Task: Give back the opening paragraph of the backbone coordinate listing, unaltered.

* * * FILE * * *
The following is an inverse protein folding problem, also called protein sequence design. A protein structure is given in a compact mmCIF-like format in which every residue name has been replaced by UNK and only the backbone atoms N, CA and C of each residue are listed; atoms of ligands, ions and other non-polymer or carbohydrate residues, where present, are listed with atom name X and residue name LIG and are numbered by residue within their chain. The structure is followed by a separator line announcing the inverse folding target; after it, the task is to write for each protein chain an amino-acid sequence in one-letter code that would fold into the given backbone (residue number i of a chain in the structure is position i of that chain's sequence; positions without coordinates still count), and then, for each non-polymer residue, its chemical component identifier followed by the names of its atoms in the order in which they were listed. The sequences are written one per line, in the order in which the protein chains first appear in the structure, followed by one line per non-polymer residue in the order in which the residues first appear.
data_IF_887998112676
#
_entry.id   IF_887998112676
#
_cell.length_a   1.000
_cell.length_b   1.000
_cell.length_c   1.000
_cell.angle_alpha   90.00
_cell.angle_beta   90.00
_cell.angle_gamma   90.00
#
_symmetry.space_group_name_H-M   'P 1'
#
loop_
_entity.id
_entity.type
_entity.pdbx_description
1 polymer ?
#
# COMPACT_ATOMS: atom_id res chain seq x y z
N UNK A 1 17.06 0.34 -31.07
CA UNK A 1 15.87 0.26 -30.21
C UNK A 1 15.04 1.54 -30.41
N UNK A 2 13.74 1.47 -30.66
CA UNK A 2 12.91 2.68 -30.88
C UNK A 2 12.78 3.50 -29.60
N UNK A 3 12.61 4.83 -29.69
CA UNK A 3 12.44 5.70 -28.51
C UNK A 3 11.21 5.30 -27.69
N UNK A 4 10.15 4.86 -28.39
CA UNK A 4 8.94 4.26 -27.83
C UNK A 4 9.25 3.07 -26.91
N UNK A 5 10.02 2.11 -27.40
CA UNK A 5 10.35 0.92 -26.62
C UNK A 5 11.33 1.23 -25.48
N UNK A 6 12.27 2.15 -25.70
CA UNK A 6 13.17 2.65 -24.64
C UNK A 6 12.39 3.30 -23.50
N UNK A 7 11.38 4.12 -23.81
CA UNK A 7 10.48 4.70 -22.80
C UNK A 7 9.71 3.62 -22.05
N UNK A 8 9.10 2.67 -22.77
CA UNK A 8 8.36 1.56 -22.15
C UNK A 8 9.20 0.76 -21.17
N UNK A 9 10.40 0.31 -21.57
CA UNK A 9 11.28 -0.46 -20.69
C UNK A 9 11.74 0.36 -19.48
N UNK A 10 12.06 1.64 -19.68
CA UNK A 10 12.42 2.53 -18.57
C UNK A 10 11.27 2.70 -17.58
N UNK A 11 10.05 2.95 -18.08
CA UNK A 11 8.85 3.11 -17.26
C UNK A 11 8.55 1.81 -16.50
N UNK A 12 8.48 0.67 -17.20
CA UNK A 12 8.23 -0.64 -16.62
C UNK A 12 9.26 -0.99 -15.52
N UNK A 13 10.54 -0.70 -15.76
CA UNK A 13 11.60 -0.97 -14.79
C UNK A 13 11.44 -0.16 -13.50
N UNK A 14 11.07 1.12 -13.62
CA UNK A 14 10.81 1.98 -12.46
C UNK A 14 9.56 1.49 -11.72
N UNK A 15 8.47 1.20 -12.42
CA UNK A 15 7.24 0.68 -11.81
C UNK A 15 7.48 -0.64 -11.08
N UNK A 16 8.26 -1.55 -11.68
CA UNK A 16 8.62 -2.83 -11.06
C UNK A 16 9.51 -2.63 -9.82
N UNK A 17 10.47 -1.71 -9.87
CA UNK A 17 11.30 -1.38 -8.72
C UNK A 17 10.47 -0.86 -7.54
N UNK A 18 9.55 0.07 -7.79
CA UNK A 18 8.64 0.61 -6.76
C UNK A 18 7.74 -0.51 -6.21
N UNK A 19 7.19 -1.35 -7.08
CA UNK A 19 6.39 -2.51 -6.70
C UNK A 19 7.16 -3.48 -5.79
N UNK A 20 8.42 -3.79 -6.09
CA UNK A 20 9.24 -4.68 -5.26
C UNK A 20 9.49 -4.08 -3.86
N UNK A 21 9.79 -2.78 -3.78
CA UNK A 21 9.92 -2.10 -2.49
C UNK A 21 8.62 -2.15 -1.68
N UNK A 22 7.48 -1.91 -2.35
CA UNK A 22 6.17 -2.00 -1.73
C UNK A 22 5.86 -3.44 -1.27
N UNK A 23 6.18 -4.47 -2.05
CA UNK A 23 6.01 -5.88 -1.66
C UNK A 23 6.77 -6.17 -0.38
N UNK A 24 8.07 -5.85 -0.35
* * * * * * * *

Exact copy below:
The following is an inverse protein folding problem, also called protein sequence design. A protein structure is given in a compact mmCIF-like format in which every residue name has been replaced by UNK and only the backbone atoms N, CA and C of each residue are listed; atoms of ligands, ions and other non-polymer or carbohydrate residues, where present, are listed with atom name X and residue name LIG and are numbered by residue within their chain. The structure is followed by a separator line announcing the inverse folding target; after it, the task is to write for each protein chain an amino-acid sequence in one-letter code that would fold into the given backbone (residue number i of a chain in the structure is position i of that chain's sequence; positions without coordinates still count), and then, for each non-polymer residue, its chemical component identifier followed by the names of its atoms in the order in which they were listed. The sequences are written one per line, in the order in which the protein chains first appear in the structure, followed by one line per non-polymer residue in the order in which the residues first appear.